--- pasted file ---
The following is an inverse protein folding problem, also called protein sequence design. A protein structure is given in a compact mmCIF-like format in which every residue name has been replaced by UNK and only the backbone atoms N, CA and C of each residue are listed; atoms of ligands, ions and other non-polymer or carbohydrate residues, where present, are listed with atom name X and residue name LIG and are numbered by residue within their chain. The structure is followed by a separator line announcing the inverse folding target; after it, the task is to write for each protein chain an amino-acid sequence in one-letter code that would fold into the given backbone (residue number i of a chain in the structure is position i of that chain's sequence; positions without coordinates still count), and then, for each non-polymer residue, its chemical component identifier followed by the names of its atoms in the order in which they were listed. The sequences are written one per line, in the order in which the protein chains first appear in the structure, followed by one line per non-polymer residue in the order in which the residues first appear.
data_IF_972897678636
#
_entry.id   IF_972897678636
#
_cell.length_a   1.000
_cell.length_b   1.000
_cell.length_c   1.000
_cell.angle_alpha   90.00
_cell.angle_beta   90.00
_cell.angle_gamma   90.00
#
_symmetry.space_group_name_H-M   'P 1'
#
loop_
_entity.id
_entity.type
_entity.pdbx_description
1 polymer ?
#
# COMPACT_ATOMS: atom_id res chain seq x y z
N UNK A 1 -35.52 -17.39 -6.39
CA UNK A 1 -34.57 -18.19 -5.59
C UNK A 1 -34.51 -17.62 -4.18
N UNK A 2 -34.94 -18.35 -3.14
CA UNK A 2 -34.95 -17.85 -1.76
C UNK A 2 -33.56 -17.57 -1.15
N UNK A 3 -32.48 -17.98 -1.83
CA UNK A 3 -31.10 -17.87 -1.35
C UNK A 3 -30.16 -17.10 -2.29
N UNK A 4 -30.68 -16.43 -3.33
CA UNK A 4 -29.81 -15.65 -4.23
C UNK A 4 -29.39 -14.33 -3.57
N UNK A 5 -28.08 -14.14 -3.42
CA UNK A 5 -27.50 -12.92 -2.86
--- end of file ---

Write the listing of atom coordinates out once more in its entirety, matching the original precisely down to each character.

The following is an inverse protein folding problem, also called protein sequence design. A protein structure is given in a compact mmCIF-like format in which every residue name has been replaced by UNK and only the backbone atoms N, CA and C of each residue are listed; atoms of ligands, ions and other non-polymer or carbohydrate residues, where present, are listed with atom name X and residue name LIG and are numbered by residue within their chain. The structure is followed by a separator line announcing the inverse folding target; after it, the task is to write for each protein chain an amino-acid sequence in one-letter code that would fold into the given backbone (residue number i of a chain in the structure is position i of that chain's sequence; positions without coordinates still count), and then, for each non-polymer residue, its chemical component identifier followed by the names of its atoms in the order in which they were listed. The sequences are written one per line, in the order in which the protein chains first appear in the structure, followed by one line per non-polymer residue in the order in which the residues first appear.
data_IF_972897678636
#
_entry.id   IF_972897678636
#
_cell.length_a   1.000
_cell.length_b   1.000
_cell.length_c   1.000
_cell.angle_alpha   90.00
_cell.angle_beta   90.00
_cell.angle_gamma   90.00
#
_symmetry.space_group_name_H-M   'P 1'
#
loop_
_entity.id
_entity.type
_entity.pdbx_description
1 polymer ?
#
# COMPACT_ATOMS: atom_id res chain seq x y z
N UNK A 1 -35.52 -17.39 -6.39
CA UNK A 1 -34.57 -18.19 -5.59
C UNK A 1 -34.51 -17.62 -4.18
N UNK A 2 -34.94 -18.35 -3.14
CA UNK A 2 -34.95 -17.85 -1.76
C UNK A 2 -33.56 -17.57 -1.15
N UNK A 3 -32.48 -17.98 -1.83
CA UNK A 3 -31.10 -17.87 -1.35
C UNK A 3 -30.16 -17.10 -2.29
N UNK A 4 -30.68 -16.43 -3.33
CA UNK A 4 -29.81 -15.65 -4.23
C UNK A 4 -29.39 -14.33 -3.57
N UNK A 5 -28.08 -14.14 -3.42
CA UNK A 5 -27.50 -12.92 -2.86